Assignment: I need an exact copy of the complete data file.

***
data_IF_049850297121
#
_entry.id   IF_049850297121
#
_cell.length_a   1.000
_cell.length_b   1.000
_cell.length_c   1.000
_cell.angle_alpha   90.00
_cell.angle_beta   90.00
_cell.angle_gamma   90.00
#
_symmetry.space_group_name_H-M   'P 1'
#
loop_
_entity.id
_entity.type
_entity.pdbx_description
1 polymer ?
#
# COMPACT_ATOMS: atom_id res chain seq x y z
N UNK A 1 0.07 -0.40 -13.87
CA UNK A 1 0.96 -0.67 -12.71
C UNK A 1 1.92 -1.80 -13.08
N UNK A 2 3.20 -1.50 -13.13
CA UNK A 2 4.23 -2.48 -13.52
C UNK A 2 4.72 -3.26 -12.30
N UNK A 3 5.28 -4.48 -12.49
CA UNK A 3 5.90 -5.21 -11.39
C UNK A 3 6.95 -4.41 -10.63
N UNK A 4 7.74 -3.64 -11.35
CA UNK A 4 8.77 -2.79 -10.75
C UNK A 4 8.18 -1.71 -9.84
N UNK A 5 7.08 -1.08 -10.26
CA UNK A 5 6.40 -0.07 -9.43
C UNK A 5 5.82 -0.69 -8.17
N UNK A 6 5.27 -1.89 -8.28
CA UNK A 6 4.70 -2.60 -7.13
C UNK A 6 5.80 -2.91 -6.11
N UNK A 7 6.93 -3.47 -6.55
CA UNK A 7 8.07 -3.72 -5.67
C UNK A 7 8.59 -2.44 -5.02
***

data_IF_049850297121
#
_entry.id   IF_049850297121
#
_cell.length_a   1.000
_cell.length_b   1.000
_cell.length_c   1.000
_cell.angle_alpha   90.00
_cell.angle_beta   90.00
_cell.angle_gamma   90.00
#
_symmetry.space_group_name_H-M   'P 1'
#
loop_
_entity.id
_entity.type
_entity.pdbx_description
1 polymer ?
#
# COMPACT_ATOMS: atom_id res chain seq x y z
N UNK A 1 0.07 -0.40 -13.87
CA UNK A 1 0.96 -0.67 -12.71
C UNK A 1 1.92 -1.80 -13.08
N UNK A 2 3.20 -1.50 -13.13
CA UNK A 2 4.23 -2.48 -13.52
C UNK A 2 4.72 -3.26 -12.30
N UNK A 3 5.28 -4.48 -12.49
CA UNK A 3 5.90 -5.21 -11.39
C UNK A 3 6.95 -4.41 -10.63
N UNK A 4 7.74 -3.64 -11.35
CA UNK A 4 8.77 -2.79 -10.75
C UNK A 4 8.18 -1.71 -9.84
N UNK A 5 7.08 -1.08 -10.26
CA UNK A 5 6.40 -0.07 -9.43
C UNK A 5 5.82 -0.69 -8.17
N UNK A 6 5.27 -1.89 -8.28
CA UNK A 6 4.70 -2.60 -7.13
C UNK A 6 5.80 -2.91 -6.11
N UNK A 7 6.93 -3.47 -6.55
CA UNK A 7 8.07 -3.72 -5.67
C UNK A 7 8.59 -2.44 -5.02